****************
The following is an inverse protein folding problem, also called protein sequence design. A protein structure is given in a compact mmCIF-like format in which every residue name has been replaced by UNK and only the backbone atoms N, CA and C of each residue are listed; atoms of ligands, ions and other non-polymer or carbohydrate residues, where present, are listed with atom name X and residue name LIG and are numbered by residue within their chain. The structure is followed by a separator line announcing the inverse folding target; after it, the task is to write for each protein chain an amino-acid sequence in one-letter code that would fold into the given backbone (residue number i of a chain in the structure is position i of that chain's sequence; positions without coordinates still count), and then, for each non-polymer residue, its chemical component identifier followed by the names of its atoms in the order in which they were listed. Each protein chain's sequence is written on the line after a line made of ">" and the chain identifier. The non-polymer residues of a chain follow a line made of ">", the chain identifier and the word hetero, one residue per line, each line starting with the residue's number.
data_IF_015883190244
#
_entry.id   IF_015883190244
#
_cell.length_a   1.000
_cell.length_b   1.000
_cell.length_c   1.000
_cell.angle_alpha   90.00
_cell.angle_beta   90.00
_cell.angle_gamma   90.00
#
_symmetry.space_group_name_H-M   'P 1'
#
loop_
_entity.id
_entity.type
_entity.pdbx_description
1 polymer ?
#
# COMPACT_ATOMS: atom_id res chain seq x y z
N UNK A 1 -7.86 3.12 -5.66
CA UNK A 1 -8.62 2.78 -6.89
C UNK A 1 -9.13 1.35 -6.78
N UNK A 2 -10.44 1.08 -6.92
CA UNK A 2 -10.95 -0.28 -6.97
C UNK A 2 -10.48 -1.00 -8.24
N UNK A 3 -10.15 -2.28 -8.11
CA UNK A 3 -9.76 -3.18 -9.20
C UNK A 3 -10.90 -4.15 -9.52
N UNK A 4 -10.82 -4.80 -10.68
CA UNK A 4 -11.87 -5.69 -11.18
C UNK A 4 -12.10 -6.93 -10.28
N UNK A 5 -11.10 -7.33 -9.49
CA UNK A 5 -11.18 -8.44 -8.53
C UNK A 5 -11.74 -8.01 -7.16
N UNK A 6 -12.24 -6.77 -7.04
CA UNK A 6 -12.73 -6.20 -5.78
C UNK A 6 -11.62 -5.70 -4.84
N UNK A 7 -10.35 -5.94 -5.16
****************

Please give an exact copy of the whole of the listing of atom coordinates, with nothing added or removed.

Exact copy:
The following is an inverse protein folding problem, also called protein sequence design. A protein structure is given in a compact mmCIF-like format in which every residue name has been replaced by UNK and only the backbone atoms N, CA and C of each residue are listed; atoms of ligands, ions and other non-polymer or carbohydrate residues, where present, are listed with atom name X and residue name LIG and are numbered by residue within their chain. The structure is followed by a separator line announcing the inverse folding target; after it, the task is to write for each protein chain an amino-acid sequence in one-letter code that would fold into the given backbone (residue number i of a chain in the structure is position i of that chain's sequence; positions without coordinates still count), and then, for each non-polymer residue, its chemical component identifier followed by the names of its atoms in the order in which they were listed. Each protein chain's sequence is written on the line after a line made of ">" and the chain identifier. The non-polymer residues of a chain follow a line made of ">", the chain identifier and the word hetero, one residue per line, each line starting with the residue's number.
data_IF_015883190244
#
_entry.id   IF_015883190244
#
_cell.length_a   1.000
_cell.length_b   1.000
_cell.length_c   1.000
_cell.angle_alpha   90.00
_cell.angle_beta   90.00
_cell.angle_gamma   90.00
#
_symmetry.space_group_name_H-M   'P 1'
#
loop_
_entity.id
_entity.type
_entity.pdbx_description
1 polymer ?
#
# COMPACT_ATOMS: atom_id res chain seq x y z
N UNK A 1 -7.86 3.12 -5.66
CA UNK A 1 -8.62 2.78 -6.89
C UNK A 1 -9.13 1.35 -6.78
N UNK A 2 -10.44 1.08 -6.92
CA UNK A 2 -10.95 -0.28 -6.97
C UNK A 2 -10.48 -1.00 -8.24
N UNK A 3 -10.15 -2.28 -8.11
CA UNK A 3 -9.76 -3.18 -9.20
C UNK A 3 -10.90 -4.15 -9.52
N UNK A 4 -10.82 -4.80 -10.68
CA UNK A 4 -11.87 -5.69 -11.18
C UNK A 4 -12.10 -6.93 -10.28
N UNK A 5 -11.10 -7.33 -9.49
CA UNK A 5 -11.18 -8.44 -8.53
C UNK A 5 -11.74 -8.01 -7.16
N UNK A 6 -12.24 -6.77 -7.04
CA UNK A 6 -12.73 -6.20 -5.78
C UNK A 6 -11.62 -5.70 -4.84
N UNK A 7 -10.35 -5.94 -5.16